Designer Deborah Ehrlich was inspired to create her first line of glassware after spending time in Provence, where wine is usually served from simple tumblers. “It was the late 1990s when I came back,” she recalls, “and I couldn’t find glassware that wasn’t fancy, so I designed something for my hand.”
Today, Ehrlich, who lives and works in New York's Hudson Valley, produces glassware – as well as other fine items for the home – of stunning simplicity and beauty.
“I studied as a sculptor,” Ehrlich explains, “Which is why my approach is all about form and proportion.”
Each design begins with the most elemental of tools: a pencil, ruler and a piece of paper. “Then I put a mark on the paper,” Ehrlich describes. “It’s very precise, like marking stars in the sky. There’s an architecture to what I do that’s really about trying to unveil the innate proportion.”
Next she sends her design to her master mould cutter, in Sweden, who makes a graphite mould based on her drawing. From there, the mould travels to master Swedish glass blowers, who blow hot crystal into the negative form. “The next day, when the glass has cooled, they cut it with their diamond and polish it by hand,” Ehrlich explains.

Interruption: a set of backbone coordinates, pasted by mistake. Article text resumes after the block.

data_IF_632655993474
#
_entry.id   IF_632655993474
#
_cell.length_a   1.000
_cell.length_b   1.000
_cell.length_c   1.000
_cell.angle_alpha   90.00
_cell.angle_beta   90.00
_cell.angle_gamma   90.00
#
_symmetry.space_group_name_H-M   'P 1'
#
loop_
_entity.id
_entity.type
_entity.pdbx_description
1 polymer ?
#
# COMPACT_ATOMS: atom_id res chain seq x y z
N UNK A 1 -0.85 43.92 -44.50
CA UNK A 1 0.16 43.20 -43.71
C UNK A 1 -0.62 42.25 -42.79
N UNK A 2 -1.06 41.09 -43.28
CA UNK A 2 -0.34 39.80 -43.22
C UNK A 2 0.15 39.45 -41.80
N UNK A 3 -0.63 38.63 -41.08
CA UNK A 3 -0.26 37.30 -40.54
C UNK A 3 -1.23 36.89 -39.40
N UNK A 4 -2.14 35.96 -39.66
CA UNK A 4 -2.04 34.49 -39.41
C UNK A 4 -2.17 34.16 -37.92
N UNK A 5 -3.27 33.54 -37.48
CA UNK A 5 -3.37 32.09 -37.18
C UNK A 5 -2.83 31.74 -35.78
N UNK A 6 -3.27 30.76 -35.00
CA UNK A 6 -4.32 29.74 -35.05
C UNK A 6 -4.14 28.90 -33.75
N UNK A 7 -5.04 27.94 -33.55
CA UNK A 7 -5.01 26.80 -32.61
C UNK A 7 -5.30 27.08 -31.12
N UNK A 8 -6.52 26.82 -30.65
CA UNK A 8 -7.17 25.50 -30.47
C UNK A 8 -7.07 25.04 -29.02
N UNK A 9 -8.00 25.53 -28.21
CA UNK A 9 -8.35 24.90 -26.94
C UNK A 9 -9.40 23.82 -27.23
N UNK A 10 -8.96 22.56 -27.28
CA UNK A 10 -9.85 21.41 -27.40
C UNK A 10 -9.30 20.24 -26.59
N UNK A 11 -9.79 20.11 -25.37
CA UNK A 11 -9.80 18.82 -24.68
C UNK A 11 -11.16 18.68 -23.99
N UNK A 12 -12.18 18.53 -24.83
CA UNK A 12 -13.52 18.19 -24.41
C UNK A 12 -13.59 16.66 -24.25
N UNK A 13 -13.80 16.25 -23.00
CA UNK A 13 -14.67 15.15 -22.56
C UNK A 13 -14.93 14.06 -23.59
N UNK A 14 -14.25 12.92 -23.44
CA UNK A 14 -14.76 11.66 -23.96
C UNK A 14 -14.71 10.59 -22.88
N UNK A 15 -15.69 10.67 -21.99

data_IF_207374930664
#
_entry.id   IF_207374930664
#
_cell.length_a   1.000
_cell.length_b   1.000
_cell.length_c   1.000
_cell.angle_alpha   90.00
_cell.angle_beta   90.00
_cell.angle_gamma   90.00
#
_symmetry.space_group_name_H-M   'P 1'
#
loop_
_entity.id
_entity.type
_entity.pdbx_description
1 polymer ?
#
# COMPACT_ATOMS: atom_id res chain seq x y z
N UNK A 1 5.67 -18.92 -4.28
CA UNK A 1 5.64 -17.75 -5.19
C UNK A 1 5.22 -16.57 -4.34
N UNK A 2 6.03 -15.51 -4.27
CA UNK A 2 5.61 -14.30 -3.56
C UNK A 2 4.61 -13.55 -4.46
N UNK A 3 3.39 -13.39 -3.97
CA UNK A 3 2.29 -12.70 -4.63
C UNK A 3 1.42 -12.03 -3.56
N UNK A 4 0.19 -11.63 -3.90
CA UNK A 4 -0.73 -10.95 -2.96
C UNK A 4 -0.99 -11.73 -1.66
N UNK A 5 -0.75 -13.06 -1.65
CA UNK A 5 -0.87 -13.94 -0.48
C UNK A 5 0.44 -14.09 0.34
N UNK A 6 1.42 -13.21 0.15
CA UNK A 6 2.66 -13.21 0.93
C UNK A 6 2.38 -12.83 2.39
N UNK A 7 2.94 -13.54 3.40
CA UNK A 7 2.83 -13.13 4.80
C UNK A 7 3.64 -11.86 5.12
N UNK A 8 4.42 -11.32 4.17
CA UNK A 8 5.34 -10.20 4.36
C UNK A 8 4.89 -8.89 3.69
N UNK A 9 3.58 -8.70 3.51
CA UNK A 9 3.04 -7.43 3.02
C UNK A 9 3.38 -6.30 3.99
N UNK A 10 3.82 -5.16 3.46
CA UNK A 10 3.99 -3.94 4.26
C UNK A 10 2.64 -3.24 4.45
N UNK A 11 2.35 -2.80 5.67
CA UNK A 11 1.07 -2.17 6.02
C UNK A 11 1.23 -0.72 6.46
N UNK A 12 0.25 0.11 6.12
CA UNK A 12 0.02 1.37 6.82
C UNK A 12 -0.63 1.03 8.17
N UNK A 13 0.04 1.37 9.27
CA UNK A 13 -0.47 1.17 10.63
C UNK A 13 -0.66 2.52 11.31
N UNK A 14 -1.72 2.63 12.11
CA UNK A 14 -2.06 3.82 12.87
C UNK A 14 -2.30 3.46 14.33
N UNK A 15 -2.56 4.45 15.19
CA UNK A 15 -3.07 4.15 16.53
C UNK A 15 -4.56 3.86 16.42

The advantages of this exacting process are manifold: the crystal can be blown exceptionally thin because it’s stronger than glass, and because the glass has a hand cut and polished lip, everything tastes better when you drink from it.
Does Ehrlich see her crystal glasses as something to save for special occasions? Quite the opposite. "The glasses are a little bit special but very modest, and they're stronger than they look," she says. "I wish people would use them every day. That would be the greatest compliment to me."
"The glasses are a little bit special but very modest, and they're stronger than they look," she says. "I wish people would use them every day. That would be the greatest compliment to me."